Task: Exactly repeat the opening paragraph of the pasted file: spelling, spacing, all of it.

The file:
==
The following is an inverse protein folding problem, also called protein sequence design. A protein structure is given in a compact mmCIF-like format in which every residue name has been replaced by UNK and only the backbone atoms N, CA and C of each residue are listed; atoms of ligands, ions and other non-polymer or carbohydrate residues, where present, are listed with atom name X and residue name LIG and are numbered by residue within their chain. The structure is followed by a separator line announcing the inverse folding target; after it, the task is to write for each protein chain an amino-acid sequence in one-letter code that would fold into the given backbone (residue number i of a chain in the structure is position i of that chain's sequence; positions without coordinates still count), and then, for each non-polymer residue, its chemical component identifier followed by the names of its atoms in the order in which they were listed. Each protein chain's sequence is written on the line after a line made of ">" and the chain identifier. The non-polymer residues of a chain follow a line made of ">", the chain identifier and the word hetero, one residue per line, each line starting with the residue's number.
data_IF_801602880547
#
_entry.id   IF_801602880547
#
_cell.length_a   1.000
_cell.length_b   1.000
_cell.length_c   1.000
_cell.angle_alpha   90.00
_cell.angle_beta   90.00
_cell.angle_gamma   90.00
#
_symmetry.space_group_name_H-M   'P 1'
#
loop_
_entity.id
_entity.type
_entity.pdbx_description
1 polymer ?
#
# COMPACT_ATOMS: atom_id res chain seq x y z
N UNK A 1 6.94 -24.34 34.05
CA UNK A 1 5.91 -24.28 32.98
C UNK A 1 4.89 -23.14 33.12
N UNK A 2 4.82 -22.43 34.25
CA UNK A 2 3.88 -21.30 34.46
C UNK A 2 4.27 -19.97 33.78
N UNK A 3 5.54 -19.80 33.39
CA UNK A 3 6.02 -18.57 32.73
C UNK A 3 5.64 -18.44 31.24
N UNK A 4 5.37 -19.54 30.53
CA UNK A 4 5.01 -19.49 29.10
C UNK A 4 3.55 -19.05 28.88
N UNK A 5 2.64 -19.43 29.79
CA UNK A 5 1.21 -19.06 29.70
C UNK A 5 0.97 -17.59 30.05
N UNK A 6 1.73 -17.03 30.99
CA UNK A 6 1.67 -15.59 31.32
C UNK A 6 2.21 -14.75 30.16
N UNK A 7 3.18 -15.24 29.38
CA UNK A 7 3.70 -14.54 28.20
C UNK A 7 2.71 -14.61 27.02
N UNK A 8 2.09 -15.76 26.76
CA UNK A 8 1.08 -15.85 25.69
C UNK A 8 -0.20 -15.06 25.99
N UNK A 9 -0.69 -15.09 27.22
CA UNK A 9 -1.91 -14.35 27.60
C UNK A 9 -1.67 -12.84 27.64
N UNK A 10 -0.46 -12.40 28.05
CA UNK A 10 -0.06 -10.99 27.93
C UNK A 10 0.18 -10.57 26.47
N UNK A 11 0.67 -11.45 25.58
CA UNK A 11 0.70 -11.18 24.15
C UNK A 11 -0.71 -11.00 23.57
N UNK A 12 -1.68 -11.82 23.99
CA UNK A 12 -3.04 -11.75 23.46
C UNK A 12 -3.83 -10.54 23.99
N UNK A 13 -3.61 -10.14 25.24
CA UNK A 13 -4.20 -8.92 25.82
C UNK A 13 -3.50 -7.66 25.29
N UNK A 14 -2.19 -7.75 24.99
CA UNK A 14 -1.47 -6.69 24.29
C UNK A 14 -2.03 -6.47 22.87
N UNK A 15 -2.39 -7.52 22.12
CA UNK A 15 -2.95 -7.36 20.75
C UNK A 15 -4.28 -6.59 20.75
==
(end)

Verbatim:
The following is an inverse protein folding problem, also called protein sequence design. A protein structure is given in a compact mmCIF-like format in which every residue name has been replaced by UNK and only the backbone atoms N, CA and C of each residue are listed; atoms of ligands, ions and other non-polymer or carbohydrate residues, where present, are listed with atom name X and residue name LIG and are numbered by residue within their chain. The structure is followed by a separator line announcing the inverse folding target; after it, the task is to write for each protein chain an amino-acid sequence in one-letter code that would fold into the given backbone (residue number i of a chain in the structure is position i of that chain's sequence; positions without coordinates still count), and then, for each non-polymer residue, its chemical component identifier followed by the names of its atoms in the order in which they were listed. Each protein chain's sequence is written on the line after a line made of ">" and the chain identifier. The non-polymer residues of a chain follow a line made of ">", the chain identifier and the word hetero, one residue per line, each line starting with the residue's number.